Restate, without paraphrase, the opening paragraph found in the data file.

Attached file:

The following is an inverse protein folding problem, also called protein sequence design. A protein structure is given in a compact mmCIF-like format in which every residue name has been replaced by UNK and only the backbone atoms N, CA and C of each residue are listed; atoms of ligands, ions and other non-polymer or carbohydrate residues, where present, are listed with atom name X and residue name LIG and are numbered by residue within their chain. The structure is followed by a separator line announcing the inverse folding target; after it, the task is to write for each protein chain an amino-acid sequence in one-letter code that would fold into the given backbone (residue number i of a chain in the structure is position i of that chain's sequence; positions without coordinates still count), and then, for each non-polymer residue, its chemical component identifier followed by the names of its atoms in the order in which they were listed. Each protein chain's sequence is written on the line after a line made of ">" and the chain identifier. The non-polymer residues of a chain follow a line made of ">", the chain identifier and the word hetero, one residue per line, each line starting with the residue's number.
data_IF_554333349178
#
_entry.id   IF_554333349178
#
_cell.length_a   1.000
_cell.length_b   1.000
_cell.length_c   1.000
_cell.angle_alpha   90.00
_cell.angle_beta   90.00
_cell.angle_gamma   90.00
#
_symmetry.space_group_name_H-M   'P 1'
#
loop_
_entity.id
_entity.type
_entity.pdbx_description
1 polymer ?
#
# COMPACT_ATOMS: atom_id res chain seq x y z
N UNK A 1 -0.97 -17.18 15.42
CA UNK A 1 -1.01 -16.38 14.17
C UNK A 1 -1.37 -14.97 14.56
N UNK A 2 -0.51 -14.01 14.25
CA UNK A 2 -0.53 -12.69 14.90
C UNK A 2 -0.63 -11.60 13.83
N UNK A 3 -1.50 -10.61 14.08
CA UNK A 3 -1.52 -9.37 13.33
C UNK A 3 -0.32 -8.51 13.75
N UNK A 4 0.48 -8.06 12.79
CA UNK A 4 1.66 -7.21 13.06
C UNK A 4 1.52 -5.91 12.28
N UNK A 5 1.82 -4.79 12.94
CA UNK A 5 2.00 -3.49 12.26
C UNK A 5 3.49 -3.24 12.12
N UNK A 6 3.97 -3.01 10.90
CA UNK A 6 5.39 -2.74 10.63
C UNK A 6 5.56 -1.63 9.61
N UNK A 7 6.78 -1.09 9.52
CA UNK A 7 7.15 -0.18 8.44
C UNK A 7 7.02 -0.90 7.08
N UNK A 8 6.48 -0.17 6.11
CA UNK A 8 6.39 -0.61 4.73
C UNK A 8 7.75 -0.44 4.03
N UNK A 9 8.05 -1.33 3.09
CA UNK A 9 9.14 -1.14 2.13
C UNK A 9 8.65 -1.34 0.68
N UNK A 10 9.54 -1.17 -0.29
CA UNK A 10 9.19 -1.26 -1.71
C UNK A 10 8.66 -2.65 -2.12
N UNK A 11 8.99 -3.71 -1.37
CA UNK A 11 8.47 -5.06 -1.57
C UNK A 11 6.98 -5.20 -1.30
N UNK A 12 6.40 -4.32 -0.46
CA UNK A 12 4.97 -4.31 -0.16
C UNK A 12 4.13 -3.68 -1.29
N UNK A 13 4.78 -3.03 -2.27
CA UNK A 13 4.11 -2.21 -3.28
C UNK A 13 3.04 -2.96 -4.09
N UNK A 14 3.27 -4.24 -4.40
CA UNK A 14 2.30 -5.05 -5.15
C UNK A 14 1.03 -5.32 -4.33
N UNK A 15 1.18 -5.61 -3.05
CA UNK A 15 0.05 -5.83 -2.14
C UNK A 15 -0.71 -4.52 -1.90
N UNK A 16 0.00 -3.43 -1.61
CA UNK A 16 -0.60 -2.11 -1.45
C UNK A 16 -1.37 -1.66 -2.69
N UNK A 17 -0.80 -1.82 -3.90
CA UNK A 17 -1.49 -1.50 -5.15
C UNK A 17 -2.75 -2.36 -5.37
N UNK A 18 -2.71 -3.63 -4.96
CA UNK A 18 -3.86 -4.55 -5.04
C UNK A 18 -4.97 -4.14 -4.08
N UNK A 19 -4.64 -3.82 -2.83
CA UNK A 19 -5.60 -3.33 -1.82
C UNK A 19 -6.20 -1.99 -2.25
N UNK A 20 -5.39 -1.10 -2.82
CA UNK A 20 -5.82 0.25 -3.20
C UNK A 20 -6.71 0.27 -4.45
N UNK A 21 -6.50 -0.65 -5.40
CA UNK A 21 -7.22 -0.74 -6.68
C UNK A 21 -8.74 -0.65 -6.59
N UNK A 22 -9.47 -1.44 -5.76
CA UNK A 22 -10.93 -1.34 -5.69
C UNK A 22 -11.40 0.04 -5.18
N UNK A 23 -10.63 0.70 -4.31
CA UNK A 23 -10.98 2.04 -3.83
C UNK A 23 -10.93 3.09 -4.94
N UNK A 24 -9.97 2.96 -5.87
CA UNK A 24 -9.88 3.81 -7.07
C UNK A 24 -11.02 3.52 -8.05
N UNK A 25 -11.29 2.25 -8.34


The following is an inverse protein folding problem, also called protein sequence design. A protein structure is given in a compact mmCIF-like format in which every residue name has been replaced by UNK and only the backbone atoms N, CA and C of each residue are listed; atoms of ligands, ions and other non-polymer or carbohydrate residues, where present, are listed with atom name X and residue name LIG and are numbered by residue within their chain. The structure is followed by a separator line announcing the inverse folding target; after it, the task is to write for each protein chain an amino-acid sequence in one-letter code that would fold into the given backbone (residue number i of a chain in the structure is position i of that chain's sequence; positions without coordinates still count), and then, for each non-polymer residue, its chemical component identifier followed by the names of its atoms in the order in which they were listed. Each protein chain's sequence is written on the line after a line made of ">" and the chain identifier. The non-polymer residues of a chain follow a line made of ">", the chain identifier and the word hetero, one residue per line, each line starting with the residue's number.